Obama Plan To Test Pell Grants For Inmates Already Has Opposition


The Obama administration moved today to make state and federal prisoners eligible for Pell grants, reversing a two-decade-old policy that was a signature of the “tough on crime” era, Politico reports. The plan already has critics in Congress: A House bill introduced yesterday, the Kids Before Cons Act, would ban the Education Department from its plan to pilot the idea. “The administration absolutely does not have the authority to do this without approval from Congress,” said Sen. Lamar Alexander (R-TN), chairman of the Senate education committee, which is working to reauthorize the law Obama is bypassing. That law — the Higher Education Act — is where the Education Department found the authority to proceed with its pilot program. It allows the department to conduct limited “experiments” with federal financial aid waivers. The experimental site, dubbed the Second Chance Pell Pilot, will measure the effects of restoring access to Pell grants for prisoners, including whether it leads to jobs. It's not clear how much the project will cost or how many prisoners would benefit.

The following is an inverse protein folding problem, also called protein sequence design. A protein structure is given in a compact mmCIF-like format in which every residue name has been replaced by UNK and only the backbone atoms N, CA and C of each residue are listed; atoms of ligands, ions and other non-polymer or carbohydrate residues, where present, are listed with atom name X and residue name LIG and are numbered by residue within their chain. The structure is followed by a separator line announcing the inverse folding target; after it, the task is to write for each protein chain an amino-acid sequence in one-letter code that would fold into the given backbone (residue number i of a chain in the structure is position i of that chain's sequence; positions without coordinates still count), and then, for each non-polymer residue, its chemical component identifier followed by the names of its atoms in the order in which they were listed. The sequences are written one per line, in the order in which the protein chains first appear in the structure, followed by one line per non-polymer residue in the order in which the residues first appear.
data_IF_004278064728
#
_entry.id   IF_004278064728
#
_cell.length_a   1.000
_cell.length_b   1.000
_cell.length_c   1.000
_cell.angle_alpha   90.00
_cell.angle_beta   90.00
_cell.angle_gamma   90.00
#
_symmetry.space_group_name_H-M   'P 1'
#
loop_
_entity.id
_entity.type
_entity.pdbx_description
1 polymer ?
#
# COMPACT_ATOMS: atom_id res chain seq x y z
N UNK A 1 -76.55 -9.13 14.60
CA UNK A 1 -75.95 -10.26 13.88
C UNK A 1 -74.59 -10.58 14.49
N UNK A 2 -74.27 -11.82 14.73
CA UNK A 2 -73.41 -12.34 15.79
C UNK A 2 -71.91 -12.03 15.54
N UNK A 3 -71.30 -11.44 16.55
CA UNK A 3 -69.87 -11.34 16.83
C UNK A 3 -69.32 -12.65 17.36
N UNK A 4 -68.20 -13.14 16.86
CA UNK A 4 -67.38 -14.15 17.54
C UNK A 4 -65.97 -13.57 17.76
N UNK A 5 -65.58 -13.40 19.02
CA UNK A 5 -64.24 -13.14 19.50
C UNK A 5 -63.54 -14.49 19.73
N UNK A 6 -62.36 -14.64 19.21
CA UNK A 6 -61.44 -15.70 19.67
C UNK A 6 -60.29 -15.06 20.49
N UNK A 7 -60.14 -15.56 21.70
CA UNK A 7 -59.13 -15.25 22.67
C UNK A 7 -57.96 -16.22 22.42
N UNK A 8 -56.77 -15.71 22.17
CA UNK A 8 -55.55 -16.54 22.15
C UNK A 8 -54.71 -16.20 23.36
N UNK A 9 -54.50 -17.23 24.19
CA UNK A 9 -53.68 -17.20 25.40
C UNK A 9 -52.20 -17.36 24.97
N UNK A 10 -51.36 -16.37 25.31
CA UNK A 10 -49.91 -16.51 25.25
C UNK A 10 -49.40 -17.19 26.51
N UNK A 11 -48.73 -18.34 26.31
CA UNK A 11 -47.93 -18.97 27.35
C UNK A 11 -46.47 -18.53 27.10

“For the money we currently spend on prison, we could provide universal pre-K for every 3- and 4-year-old in America or double the salary of every high school teacher in the country,” Education Secretary Arne Duncan said. “America is a nation of second chances. Giving people who have made mistakes in their lives a chance to get back on track and become contributing members of society is fundamental to who we are — it can also be a cost-saver for taxpayers.” Meanwhile, former Rep. Bart Gordon (D-TN), a sponsor of the 1994 law ending Pell grants for prisoners, told the Washington Post that the ban was meant in part to ensure that federal money was not wasted on “sham schools” operating for profit inside prisons. Gordon knew the son of a Tennessee police officer who was unable to obtain a Pell grant. It seemed unfair to Gordon that the man couldn't get a Pell grant while inmates could. “This was not a 'beat-up' on criminals,” Gordon said. “This was an attempt to get better use of the limited amount of Pell grant money.”

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